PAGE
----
The Freedom of Choice

            When we walk into an average supermarket or electronics store and are unsure of the exact product we want, we may find ourselves go through the same few stages of contemplation before making our selection: scan through the immense variety of products, pick one that seems to match our needs, purchase it, and then immediately wonder if one of the other brands may have been a better choice. Of course, if the brand we chose turns out to be mediocre, we cannot help but regret not choosing one of the other ones. After all, we think, there were so many options to choose from that at least one of the other brands must have been better than the one we just purchased. This depiction of more choice creating more problems is what Barry Schwartz illustrates in his essay “The Tyranny of Choice,” which attempts to derail society’s misconception that increased choice can lead to increased well-being. While Schwartz raises a valid point about how more choice can be overwhelming and lead to unhappiness at times, his argument fails to address how other major factors, such as increased obesity, reduced physical activity, and greater social disparity, have also contributed to increased unhappiness. Neglecting to acknowledge the positive effects that increased choice may have in the academic environment also weakens his essay. Schwartz’s failure to address these factors ultimately prevents his essay from remaining well-balanced, especially when his claims are compared to more recent data.

            Schwartz asserts that our “material abundance has not brought with it an increase in subjective well-being” (Schwartz 721). Instead, he contends that “increased affluence” may be a contributor to an increase in clinical depression and part of the reason why people are now “increasingly unhappy” (Schwartz 721). However, Schwartz refuses to consider other factors of modernity that have also led to a greater prevalence of depression. In introducing his claim, Schwartz lists data to illustrate how clinical depression has increased by a factor of 10 between 1900 and 2000, suicide rates have also increased, and that 14 million fewer Americans today describe themselves as “very happy” compared to thirty years ago (Schwartz 721). However, following these data Schwartz incorrectly maintains that the reasons for the general trend of unhappiness is because of the increase in choice, and that “increased choice can lead to decreased well-being” (Schwartz 722). The portrayal of choice as one of the major perpetrators for growing depression and suicide rates largely ignores the major effects of obesity, physical activity, and a changing social environment that have arisen because of modernity (Hidaka). While in 1990 only 15% of the U.S. population was obese, today that number has increased to 69% percent (“An Epidemic of Obesity”). Obese individuals are 55% more likely to develop depression compared to individuals of normal weight, demonstrating that there is more than the burden of too much choice that has increased depression rates (Hidaka). Furthermore, with increased sedentary jobs in the United States, 37.6% of the population today is considered to be “completely inactive,” which is unsettling because physical activity reduces depressive symptoms (Hidaka). In the United States, modernity has also brought increases in wage inequality since the 1970’s, allowing the average income of the top one percent to quadruple in the last thirty years (“A Guide to Statistics”). The results of this changing social environment include increased stress, social distrust, and status anxiety (Hidaka). In sum, modernization in recent years has increased depression rates, but choice overload is not the sole culprit.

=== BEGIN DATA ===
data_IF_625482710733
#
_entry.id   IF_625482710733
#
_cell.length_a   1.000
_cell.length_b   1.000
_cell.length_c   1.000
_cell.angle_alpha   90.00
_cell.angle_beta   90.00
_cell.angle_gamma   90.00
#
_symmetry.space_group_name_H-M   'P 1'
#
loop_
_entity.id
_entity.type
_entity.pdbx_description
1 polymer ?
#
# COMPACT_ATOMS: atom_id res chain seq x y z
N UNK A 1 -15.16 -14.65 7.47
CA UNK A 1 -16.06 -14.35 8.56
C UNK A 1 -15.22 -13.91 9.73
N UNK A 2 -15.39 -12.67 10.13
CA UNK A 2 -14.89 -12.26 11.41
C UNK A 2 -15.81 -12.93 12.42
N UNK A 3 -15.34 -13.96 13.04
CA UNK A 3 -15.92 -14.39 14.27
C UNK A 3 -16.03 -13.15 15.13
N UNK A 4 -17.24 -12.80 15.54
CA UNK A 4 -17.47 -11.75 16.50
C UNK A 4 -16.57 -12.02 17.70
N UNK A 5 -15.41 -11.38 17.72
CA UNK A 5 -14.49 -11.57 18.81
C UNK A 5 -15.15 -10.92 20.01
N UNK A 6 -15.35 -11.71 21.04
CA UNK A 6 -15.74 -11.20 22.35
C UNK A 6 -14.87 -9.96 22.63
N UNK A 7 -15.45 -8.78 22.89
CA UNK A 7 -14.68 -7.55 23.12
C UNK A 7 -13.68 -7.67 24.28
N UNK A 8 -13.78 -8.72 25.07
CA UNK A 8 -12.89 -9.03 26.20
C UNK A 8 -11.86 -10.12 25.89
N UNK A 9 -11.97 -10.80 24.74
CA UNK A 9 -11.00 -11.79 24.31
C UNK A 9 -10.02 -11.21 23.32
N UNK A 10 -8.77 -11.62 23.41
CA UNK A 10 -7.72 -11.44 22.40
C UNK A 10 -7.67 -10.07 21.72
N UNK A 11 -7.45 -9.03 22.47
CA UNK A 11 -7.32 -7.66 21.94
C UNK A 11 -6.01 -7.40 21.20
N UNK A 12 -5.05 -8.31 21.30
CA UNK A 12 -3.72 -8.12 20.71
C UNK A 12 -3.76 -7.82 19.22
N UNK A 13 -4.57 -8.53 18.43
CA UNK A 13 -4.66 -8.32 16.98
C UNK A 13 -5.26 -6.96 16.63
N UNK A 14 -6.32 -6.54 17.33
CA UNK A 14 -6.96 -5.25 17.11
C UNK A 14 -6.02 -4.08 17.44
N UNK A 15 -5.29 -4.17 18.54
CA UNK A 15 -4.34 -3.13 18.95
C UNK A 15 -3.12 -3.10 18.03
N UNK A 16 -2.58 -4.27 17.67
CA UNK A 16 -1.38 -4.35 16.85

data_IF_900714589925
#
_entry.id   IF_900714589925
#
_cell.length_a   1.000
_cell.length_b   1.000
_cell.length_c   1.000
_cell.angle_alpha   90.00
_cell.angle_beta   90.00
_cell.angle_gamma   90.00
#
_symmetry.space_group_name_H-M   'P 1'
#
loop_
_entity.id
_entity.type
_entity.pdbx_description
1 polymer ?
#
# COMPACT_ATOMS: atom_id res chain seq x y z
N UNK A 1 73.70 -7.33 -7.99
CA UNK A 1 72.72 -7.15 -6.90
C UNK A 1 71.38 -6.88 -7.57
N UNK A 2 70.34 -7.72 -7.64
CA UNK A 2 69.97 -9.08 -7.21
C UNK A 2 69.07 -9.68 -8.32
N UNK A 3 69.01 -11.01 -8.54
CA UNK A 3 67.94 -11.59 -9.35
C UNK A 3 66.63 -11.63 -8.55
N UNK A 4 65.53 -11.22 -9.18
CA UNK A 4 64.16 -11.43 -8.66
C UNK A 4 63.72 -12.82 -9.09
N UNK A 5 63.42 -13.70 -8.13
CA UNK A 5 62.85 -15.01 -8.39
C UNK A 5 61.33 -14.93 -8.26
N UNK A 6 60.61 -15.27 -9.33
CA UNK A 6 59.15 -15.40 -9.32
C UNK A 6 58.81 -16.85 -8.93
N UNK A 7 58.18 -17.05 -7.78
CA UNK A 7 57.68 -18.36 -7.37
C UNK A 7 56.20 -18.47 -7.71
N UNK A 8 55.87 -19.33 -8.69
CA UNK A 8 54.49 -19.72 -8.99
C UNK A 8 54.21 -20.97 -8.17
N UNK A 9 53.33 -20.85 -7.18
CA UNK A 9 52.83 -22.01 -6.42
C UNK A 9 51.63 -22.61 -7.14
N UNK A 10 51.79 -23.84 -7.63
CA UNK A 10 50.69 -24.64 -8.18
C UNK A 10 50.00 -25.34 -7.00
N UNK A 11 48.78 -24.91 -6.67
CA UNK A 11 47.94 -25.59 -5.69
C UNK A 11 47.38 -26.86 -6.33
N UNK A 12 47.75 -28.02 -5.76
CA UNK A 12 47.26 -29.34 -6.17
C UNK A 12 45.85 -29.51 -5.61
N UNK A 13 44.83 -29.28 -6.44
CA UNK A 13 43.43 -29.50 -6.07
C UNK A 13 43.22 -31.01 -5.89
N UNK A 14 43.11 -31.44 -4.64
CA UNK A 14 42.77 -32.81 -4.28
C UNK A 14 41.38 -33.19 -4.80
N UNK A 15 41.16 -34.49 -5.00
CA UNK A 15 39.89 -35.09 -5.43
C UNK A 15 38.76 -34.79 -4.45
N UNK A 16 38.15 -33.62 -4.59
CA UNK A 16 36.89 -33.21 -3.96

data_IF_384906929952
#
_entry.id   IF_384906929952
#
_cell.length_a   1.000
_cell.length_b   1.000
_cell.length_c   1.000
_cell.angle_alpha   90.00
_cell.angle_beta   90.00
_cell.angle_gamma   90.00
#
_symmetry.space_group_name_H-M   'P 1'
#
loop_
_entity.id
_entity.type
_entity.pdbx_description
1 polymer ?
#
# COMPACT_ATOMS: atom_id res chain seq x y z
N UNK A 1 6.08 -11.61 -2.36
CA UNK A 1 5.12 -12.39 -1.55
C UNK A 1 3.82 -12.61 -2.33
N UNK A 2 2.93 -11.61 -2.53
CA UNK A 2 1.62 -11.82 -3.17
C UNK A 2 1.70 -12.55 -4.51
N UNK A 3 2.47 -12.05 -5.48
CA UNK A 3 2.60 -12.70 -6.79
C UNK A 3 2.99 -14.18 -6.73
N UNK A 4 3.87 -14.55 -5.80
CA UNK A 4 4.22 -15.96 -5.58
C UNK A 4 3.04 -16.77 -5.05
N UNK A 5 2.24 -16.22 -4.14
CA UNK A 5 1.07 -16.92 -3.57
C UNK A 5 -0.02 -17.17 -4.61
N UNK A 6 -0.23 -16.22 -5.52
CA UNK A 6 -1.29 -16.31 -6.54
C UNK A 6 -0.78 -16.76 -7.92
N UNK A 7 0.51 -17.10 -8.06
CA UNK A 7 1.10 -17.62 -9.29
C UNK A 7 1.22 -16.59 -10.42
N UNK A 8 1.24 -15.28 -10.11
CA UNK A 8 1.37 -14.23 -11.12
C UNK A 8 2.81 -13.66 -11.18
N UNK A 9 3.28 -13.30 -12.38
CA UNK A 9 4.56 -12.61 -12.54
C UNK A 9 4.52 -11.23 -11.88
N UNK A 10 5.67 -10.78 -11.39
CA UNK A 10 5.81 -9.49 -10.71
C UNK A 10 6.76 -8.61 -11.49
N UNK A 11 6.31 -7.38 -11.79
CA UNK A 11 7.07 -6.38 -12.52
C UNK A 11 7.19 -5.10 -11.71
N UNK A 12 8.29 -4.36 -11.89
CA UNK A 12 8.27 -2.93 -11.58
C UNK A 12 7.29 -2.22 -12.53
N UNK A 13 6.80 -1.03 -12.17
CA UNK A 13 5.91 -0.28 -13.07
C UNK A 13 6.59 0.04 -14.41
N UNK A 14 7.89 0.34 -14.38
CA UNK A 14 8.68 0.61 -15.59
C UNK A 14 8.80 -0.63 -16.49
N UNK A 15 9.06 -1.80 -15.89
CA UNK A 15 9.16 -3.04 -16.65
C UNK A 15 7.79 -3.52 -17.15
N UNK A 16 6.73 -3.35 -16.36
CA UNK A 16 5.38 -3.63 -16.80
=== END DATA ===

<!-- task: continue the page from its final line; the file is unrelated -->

Additionally, Schwartz argues that increased choices in universities is detrimental for students. He claims that today “the chances that any two students have significant intellectual experiences in common are much reduced” since universities do not enforce a “core curriculum” that determines the classes all students must take for the first two years (Schwartz 723). In describing how a “core curriculum” allows for shared intellectual experiences with fellow students, Schwartz asks “What are the odds [today] that two random students will have courses in common to discuss?” (Schwartz 724). This point is unsettling because Schwartz seems to be suggesting that intellectual experiences are what students can only discuss to have a shared experience. In fact, it is unfair to ignore that increased differences amongst students, both in terms of extracurricular and intellectual experiences, can be more rewarding than simply discussing shared experiences. Differences between students stimulates conversation as each student is unlikely to be familiar with an interest that is different from their own. Thus, an increase in choice for extracurricular and curricular activities diversifies the student body so that everyone does not come out of the college experience as being “the same.”

            Schwartz’s contention that the “liberation” of the American university experience—that is, the lack of restriction in selecting courses—makes many students worse off is not necessarily true when compared to universities in other countries. Japan, for instance, does not follow the trend of having decreased happiness because of increased choice. In general, universities in the United States allow students to take a broad variety of classes, something that Schwartz dubs an “intellectual shopping mall” (Schwartz 720). If education offered at American universities is broad and varied, then Japanese universities offer academic content that is “narrow and deep” in comparison (Wieczorek 105). Thus, the limited academic options in Japan would suggest that Japanese students encounter less choice when selecting classes and are therefore “happier” than students in the United States. However, the 2014 suicide rates of individuals between the age of 20 to 24 provide a different perspective. While Japan’s suicide rate in this age group was approximately 41 per 100,000 people, the United States had a suicide rate of only 28 per 100,000 people (Snowdon et al. 15). In a broader sense, the World Happiness Report, which considers GDP per capita, social support, health life expectancy, and generosity to quantify happiness, also determined that the United States ranked as the thirteenth happiest country in the world while Japan only ranked at fifty-three (Helliwell 20). This is especially interesting considering GDP per capita, a measurement of well-being in a country, is very similar between these two countries. The United States ranks first as having the highest GDP per capita and Japan is ranked third (“GDP Ranking”). Yet, the 2014 suicide rates and the World Happiness Report state that Japan is, on paper, much less happy than the United States. Thus, Schwartz’s claim that more choice leads to decreased well-being and happiness seems to fall apart given the appropriate data.